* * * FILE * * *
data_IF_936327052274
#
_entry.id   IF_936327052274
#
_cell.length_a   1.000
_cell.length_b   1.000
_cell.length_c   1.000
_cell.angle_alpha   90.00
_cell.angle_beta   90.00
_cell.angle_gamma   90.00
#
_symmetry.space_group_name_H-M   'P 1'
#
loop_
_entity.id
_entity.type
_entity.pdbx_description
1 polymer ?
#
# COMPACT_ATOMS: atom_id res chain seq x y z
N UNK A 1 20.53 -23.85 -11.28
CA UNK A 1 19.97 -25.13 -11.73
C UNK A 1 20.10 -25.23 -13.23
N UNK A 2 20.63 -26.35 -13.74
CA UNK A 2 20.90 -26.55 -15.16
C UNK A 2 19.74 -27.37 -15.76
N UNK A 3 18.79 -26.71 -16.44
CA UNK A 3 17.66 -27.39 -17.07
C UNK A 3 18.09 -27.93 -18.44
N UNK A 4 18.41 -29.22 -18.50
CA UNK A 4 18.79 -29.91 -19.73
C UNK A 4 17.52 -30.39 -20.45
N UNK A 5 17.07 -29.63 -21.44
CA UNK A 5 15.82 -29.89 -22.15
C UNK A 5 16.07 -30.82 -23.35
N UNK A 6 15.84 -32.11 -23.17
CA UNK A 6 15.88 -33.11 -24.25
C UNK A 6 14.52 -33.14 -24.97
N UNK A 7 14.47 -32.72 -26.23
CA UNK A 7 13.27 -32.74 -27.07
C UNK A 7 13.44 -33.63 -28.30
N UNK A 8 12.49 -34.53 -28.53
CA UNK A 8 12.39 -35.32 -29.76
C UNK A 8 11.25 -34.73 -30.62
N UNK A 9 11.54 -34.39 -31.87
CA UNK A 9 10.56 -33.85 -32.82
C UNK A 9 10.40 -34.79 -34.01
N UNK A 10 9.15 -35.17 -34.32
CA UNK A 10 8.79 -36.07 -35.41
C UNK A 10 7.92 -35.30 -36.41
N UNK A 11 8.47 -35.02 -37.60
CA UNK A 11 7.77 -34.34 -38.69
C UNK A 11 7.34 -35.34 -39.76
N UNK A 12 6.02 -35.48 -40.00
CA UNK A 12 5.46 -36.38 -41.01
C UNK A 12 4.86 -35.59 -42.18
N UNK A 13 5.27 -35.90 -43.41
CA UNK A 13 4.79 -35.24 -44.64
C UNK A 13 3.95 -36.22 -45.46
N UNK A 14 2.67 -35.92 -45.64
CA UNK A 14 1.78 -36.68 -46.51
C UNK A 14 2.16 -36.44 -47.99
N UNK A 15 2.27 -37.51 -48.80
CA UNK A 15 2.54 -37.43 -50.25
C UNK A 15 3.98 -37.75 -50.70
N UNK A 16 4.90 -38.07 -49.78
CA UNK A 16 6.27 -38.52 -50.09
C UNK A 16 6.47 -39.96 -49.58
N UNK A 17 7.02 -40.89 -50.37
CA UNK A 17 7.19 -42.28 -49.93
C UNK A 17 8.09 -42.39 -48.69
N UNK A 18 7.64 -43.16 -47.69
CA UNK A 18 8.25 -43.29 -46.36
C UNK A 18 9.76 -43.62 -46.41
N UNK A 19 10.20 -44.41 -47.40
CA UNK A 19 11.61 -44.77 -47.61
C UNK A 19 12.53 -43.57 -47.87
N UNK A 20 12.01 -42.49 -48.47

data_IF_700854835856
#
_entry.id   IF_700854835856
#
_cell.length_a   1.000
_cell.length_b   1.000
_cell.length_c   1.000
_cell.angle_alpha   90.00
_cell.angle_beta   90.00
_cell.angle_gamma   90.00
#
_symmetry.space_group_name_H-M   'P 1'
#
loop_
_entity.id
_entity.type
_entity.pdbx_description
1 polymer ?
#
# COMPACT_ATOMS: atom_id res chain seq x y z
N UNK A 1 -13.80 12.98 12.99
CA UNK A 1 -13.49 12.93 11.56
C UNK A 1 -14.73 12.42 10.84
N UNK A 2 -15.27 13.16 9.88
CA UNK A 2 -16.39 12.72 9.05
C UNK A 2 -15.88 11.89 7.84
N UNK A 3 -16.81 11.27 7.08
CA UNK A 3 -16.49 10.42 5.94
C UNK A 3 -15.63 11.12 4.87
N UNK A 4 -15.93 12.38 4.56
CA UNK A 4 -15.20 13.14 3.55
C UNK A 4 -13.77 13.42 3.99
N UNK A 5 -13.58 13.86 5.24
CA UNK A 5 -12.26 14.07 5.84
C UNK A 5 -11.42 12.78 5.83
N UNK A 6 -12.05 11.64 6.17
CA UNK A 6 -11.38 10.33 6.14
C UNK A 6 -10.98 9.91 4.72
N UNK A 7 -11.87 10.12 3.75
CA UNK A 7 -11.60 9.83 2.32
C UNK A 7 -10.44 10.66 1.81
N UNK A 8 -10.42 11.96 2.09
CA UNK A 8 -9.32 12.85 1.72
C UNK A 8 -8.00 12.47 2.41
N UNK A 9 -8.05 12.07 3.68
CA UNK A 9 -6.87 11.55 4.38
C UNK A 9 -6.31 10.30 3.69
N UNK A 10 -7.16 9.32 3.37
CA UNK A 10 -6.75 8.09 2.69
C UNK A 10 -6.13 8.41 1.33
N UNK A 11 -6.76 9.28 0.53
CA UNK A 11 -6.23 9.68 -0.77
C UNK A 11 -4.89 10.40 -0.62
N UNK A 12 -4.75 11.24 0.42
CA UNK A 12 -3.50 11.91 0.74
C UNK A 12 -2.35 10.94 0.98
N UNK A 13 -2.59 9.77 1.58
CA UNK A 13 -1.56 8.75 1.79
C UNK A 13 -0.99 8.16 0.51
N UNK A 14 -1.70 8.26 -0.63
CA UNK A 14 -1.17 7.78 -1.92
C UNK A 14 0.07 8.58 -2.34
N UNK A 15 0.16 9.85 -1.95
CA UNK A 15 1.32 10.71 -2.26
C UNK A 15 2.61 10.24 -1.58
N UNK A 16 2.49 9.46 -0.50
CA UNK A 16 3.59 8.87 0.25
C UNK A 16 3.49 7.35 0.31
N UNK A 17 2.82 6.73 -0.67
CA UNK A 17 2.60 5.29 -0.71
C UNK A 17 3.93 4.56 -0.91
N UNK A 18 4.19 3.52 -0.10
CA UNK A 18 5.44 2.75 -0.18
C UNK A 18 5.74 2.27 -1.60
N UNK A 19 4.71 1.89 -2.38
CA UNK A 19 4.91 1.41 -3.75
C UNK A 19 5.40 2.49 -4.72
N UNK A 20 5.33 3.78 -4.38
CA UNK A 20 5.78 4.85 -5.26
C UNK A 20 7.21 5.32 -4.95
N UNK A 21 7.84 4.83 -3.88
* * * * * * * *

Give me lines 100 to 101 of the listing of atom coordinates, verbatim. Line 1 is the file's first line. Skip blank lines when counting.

CA UNK A 1 -13.49 12.93 11.56
C UNK A 1 -14.73 12.42 10.84